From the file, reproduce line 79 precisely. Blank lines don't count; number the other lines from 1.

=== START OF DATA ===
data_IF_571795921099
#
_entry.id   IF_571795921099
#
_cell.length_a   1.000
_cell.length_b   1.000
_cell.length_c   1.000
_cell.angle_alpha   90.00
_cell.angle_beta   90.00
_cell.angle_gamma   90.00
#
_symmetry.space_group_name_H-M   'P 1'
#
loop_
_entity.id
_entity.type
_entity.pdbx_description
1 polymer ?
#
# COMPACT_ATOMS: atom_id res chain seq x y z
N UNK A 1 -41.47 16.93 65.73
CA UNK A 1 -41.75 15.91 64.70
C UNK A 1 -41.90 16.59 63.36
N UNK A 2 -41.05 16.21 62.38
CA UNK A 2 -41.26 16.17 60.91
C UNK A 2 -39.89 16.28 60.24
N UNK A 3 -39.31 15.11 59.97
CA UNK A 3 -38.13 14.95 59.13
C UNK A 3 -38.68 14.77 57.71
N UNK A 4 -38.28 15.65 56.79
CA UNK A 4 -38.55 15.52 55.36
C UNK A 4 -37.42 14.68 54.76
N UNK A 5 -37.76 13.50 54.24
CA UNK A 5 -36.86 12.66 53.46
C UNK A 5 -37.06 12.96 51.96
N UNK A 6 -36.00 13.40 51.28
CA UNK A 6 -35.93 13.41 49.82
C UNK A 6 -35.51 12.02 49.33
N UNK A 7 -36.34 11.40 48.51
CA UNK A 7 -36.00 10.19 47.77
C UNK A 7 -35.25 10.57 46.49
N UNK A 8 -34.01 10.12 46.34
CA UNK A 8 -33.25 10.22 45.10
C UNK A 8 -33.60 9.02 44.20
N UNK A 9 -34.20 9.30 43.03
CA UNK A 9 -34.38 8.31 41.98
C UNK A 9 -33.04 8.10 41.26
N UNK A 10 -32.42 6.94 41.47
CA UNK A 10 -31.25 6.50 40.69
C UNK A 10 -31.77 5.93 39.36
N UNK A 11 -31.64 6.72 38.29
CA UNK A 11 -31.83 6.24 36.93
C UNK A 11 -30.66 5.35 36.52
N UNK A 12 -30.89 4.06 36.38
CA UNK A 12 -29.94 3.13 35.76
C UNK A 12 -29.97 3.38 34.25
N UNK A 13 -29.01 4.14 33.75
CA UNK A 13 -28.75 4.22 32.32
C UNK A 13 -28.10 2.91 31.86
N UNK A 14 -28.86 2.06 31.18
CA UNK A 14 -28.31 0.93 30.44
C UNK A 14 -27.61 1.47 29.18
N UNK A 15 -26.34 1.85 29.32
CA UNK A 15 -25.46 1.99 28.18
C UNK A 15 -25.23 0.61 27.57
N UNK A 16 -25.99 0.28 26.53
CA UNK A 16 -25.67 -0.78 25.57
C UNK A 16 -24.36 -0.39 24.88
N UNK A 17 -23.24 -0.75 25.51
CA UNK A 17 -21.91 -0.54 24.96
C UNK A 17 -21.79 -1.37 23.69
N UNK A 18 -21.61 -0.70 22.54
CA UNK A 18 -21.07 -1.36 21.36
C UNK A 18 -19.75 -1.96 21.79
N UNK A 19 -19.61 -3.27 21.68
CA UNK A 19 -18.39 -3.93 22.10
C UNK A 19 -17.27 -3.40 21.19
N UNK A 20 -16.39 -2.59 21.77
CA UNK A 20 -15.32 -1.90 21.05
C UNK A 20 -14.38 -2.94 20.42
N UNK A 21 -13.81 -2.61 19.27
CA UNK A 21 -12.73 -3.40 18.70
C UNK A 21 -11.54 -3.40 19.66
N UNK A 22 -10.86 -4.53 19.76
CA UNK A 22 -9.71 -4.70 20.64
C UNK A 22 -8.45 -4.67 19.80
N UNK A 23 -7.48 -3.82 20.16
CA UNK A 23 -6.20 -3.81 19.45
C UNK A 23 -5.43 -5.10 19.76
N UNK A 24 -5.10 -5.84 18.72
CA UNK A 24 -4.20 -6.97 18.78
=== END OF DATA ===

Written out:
CA UNK A 20 -15.32 -1.90 21.05